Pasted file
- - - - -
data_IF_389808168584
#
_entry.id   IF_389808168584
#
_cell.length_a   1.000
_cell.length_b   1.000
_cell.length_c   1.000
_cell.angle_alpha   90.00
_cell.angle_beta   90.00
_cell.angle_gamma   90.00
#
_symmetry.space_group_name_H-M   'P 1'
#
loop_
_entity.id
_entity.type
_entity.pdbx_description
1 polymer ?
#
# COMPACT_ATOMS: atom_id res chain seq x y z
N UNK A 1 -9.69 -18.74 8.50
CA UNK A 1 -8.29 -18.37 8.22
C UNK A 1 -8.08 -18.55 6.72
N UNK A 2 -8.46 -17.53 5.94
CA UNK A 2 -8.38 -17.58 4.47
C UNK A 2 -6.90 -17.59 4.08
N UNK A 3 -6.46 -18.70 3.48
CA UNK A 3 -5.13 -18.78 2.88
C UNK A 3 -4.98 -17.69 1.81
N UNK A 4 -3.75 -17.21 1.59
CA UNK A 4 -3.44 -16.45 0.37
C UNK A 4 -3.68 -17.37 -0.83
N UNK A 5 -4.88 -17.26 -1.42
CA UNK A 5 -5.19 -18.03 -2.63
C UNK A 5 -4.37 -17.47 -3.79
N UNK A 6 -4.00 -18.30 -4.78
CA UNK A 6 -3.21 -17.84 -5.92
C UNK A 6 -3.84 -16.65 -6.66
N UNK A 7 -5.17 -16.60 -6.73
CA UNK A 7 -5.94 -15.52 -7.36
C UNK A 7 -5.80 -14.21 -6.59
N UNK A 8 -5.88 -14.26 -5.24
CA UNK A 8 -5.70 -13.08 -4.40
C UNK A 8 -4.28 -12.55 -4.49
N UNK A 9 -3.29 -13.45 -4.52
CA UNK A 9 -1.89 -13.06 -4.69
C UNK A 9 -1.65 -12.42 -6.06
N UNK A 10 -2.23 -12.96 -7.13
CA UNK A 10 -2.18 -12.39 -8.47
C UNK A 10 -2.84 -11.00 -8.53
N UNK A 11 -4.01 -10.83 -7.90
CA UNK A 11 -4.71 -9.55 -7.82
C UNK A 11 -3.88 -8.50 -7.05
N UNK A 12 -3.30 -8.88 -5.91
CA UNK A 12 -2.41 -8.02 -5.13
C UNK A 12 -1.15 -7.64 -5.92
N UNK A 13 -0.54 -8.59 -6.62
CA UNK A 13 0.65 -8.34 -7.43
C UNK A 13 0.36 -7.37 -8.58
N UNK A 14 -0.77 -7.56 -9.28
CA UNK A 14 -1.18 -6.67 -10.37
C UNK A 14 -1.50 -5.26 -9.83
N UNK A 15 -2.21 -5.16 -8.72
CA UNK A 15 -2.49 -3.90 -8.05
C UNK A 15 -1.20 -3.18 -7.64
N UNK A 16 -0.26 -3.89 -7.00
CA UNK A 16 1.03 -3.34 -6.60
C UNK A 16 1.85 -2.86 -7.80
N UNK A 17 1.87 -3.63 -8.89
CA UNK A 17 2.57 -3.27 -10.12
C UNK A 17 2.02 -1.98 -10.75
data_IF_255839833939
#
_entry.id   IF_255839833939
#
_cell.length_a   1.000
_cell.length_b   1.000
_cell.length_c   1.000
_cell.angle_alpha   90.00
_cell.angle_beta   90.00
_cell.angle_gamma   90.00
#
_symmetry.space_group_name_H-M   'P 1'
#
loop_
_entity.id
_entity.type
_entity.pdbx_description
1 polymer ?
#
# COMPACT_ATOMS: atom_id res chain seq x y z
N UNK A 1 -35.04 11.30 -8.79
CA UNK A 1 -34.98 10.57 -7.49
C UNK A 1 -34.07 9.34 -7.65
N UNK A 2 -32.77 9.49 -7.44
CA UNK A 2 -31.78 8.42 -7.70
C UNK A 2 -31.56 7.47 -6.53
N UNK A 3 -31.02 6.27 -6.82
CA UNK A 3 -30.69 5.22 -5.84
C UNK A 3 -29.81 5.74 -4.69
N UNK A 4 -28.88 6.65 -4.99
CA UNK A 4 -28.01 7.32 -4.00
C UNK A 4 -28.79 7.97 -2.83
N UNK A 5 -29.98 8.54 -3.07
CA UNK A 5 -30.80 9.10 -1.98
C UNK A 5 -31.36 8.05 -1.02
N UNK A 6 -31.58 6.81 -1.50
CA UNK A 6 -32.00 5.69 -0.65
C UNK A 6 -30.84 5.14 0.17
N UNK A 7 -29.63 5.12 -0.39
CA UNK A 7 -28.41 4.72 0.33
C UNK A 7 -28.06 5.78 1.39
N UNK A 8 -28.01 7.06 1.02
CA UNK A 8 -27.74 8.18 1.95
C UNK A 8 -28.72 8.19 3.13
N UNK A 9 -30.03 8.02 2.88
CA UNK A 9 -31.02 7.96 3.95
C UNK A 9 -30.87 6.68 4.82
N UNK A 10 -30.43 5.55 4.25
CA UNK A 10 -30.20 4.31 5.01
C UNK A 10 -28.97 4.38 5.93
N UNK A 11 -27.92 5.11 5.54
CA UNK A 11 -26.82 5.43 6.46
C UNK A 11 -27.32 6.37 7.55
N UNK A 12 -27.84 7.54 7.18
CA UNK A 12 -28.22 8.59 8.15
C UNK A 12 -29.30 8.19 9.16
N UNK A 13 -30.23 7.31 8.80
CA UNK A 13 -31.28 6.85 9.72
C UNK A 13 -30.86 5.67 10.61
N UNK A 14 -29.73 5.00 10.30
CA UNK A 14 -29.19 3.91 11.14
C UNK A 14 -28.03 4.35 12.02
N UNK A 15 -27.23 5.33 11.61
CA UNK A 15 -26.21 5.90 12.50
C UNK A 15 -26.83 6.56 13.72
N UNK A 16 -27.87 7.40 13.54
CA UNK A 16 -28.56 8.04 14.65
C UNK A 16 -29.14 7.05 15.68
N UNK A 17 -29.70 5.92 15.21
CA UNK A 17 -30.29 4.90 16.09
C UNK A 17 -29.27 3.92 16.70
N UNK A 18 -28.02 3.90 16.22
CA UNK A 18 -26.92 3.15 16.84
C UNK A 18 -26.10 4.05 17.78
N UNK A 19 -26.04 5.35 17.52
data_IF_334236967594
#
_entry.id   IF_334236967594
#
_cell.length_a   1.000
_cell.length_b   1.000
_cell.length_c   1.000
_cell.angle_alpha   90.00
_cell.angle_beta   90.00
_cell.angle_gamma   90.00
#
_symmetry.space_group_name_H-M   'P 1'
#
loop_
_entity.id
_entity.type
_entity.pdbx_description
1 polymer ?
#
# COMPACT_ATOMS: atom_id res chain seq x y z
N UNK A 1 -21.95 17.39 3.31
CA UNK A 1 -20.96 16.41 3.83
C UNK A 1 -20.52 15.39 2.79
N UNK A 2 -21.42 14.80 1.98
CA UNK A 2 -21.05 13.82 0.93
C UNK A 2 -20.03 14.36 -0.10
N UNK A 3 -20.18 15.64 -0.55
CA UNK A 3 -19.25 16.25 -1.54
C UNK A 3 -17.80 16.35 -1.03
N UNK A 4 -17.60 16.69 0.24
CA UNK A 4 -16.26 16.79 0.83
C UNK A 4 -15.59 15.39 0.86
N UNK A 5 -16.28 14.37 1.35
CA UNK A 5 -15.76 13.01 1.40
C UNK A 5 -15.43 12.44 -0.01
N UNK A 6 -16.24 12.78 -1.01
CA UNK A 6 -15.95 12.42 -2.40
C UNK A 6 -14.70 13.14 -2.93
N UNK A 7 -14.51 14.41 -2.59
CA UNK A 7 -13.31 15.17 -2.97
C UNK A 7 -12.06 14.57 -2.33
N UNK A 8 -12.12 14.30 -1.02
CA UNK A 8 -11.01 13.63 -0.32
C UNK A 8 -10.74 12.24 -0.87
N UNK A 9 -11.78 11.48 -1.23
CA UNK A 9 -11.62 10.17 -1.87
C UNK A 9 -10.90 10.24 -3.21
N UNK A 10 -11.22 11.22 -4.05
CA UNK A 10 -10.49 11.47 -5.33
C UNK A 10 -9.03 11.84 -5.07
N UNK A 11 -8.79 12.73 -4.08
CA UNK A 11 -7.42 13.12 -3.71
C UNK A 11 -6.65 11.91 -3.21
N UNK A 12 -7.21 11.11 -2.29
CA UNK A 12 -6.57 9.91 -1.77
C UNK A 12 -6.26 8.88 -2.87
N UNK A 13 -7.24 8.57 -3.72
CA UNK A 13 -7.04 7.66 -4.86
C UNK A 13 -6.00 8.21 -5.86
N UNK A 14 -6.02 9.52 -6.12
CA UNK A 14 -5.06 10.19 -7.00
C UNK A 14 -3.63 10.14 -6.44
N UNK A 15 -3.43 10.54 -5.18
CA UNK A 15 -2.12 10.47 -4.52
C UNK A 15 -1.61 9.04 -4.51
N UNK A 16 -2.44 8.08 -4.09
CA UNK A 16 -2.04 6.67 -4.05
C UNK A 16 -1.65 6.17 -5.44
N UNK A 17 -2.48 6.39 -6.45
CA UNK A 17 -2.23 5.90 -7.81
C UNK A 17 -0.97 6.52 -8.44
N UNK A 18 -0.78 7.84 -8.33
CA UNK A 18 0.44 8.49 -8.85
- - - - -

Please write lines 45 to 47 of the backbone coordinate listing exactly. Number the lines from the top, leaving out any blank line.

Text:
N UNK A 9 -3.29 -13.45 -4.52
CA UNK A 9 -1.89 -13.06 -4.69
C UNK A 9 -1.65 -12.42 -6.06